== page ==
Is an Executive a Public Figure?

Last Updated Mar 5, 2008 12:44 PM EST

Our last poll dealt with possible role of blog insults in the suicide of advertising executive Paul Tillley. In the New York Times article about the role of the blogs in Tilley's death, the anonymous author of Agency Spy, one of the blogs that was critical of Tilley, justified her critiques with the argument that Tilley was a "public figure" because of his leadership position.

I have a hard time with this defense. While I agree with her contention that "the definition has changed" in the information age, I'm not comfortable with the notion that a successful advertising executive has risen to the level of an elected official, or even a big-name CEO, where personal attacks are an accepted part of the job.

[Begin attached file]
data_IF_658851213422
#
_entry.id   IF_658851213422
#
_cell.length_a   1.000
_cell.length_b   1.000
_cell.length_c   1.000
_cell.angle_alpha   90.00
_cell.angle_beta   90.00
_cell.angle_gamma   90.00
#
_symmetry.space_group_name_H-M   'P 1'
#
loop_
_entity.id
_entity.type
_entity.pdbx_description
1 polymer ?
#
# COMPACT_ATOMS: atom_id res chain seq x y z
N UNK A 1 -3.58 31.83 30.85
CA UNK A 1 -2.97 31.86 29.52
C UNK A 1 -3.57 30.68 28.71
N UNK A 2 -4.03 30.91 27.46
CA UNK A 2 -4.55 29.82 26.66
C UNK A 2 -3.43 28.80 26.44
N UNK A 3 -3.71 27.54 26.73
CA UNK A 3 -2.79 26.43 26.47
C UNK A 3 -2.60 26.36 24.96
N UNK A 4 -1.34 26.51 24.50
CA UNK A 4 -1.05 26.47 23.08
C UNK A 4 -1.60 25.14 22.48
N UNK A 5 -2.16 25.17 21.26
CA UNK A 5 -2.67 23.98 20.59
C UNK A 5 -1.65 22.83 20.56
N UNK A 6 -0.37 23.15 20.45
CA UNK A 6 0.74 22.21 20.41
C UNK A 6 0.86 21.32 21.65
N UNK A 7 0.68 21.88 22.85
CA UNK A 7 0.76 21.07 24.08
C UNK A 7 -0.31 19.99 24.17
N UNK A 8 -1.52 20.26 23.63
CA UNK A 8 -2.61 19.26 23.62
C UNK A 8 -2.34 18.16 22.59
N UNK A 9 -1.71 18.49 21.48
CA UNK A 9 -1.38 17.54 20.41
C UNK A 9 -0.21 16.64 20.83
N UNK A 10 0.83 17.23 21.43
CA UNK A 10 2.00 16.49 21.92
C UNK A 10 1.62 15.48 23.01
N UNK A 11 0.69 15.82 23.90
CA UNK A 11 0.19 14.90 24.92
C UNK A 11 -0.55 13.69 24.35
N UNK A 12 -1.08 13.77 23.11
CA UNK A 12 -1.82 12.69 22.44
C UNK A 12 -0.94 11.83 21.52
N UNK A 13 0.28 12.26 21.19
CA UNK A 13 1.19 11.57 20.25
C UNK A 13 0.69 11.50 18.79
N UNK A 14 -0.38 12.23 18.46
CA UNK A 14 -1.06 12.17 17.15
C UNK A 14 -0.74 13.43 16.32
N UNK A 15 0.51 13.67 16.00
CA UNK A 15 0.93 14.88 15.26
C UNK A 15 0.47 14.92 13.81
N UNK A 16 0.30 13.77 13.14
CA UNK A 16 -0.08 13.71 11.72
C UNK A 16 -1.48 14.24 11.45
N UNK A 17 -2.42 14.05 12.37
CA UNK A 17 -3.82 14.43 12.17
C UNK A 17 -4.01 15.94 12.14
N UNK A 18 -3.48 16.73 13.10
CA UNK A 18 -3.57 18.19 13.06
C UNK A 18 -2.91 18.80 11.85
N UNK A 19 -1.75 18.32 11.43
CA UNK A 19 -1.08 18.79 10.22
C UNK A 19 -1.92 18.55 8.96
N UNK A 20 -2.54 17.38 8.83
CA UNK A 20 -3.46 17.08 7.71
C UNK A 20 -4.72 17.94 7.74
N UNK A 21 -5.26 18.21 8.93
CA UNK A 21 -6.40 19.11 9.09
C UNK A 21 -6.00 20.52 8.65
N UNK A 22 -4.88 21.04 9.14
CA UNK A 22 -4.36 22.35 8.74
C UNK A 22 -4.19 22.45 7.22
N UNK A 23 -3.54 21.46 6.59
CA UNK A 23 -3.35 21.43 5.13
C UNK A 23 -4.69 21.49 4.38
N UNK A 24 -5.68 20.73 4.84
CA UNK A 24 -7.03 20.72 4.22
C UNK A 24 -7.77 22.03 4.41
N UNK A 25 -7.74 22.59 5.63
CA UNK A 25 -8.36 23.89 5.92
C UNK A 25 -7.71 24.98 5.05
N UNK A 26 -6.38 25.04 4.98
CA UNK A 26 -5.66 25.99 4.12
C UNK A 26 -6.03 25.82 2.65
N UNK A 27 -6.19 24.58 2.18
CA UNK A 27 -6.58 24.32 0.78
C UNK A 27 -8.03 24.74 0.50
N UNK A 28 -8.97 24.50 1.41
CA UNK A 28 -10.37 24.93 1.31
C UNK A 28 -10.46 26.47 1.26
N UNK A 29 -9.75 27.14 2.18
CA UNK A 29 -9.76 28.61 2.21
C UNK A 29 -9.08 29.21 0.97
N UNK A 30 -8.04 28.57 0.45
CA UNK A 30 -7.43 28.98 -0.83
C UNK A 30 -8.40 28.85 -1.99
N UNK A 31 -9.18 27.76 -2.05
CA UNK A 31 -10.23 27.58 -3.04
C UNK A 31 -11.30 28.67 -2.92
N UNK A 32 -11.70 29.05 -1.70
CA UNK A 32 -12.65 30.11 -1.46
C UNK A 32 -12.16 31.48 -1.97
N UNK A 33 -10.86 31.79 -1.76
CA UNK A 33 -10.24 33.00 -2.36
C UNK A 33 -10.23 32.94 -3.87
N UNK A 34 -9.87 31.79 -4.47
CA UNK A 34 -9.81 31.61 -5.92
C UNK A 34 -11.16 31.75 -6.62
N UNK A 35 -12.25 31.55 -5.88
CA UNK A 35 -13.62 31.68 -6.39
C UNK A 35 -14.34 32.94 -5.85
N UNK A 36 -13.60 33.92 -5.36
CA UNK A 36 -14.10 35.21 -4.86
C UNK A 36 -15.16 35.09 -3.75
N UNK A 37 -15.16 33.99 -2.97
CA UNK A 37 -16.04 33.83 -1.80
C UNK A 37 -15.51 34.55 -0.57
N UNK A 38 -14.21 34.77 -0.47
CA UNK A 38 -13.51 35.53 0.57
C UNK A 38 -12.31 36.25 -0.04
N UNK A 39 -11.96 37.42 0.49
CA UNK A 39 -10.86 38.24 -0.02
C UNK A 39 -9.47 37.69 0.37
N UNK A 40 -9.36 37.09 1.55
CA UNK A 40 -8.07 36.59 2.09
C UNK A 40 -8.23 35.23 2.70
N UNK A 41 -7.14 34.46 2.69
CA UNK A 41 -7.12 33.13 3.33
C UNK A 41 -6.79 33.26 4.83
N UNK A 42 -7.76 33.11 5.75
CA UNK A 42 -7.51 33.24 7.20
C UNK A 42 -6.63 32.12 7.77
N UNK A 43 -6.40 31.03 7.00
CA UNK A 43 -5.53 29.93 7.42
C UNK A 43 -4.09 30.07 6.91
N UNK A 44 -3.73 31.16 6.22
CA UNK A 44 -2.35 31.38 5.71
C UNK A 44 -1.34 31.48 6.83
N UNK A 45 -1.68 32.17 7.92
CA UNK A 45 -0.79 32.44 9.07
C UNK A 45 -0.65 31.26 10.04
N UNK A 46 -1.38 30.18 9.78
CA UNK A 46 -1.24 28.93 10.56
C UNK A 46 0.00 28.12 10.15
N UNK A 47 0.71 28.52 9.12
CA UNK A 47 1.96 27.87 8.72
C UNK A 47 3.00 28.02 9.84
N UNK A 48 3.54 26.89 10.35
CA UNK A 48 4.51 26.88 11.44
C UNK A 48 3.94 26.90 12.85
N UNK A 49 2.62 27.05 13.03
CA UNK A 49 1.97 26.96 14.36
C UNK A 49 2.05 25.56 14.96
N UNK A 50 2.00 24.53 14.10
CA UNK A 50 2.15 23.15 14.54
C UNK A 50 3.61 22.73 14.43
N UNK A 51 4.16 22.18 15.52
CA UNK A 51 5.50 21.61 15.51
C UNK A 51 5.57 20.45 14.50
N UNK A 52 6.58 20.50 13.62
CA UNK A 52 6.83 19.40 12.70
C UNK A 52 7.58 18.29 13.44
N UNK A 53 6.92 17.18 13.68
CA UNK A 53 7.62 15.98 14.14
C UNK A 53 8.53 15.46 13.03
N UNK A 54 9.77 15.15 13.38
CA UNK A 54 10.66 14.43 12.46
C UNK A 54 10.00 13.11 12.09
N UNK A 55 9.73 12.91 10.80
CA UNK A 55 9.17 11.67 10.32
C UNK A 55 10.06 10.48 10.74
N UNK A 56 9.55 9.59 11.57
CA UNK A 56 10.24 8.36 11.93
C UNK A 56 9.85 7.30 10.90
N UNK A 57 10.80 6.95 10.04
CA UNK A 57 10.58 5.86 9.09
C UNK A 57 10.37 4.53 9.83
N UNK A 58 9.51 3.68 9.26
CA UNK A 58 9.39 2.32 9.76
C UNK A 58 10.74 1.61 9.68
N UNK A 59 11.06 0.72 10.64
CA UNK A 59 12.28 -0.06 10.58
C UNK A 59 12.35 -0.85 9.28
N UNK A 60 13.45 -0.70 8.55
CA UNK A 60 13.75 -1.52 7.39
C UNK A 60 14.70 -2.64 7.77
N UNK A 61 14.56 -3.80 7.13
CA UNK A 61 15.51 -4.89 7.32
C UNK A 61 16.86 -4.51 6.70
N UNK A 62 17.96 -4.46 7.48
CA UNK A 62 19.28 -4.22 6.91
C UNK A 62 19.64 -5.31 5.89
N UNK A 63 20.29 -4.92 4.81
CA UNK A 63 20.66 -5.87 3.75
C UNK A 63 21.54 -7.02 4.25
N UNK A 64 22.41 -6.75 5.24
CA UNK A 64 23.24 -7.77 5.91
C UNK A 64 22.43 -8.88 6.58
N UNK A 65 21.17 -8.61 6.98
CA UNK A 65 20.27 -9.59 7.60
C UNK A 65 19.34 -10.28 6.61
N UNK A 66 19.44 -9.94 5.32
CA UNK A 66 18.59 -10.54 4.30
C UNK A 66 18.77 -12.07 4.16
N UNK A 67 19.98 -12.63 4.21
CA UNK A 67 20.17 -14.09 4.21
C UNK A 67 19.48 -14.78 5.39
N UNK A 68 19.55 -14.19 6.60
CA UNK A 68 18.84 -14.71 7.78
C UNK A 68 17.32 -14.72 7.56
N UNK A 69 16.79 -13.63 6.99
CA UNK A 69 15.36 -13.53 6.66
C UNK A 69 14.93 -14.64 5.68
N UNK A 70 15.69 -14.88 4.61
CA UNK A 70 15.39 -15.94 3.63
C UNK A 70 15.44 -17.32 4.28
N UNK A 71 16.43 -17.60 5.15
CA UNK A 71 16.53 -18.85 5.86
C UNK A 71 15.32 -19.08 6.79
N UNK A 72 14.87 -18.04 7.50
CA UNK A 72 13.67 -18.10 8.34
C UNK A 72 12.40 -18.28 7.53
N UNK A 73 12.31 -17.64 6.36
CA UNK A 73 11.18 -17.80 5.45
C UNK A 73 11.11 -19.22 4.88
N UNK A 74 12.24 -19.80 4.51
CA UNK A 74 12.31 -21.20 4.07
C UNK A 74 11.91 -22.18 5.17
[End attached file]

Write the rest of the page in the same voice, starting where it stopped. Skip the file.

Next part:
What do you think?[poll id=21]Have an opinion on this changing definition of what constitutes a "public figure?" Leave it in our comments section.

Have a workplace-ethics dilemma you'd like to see in this poll? Email wherestheline (at)

  • William Baker

    William Baker is a freelance writer living in Cambridge, MA. His work has appeared in Popular Science, the Boston Globe Magazine, the New York Daily News, Boston Magazine, The Weekly Dig and a bunch of other places (including Field & Stream, though he doesn't hunt and can't really fish). He is a regular contributor to the Boston Globe, where he writes the weekly column, "Meeting the Minds." He holds a master's degree from the Columbia University Graduate School of Journalism, and is at work on his first book.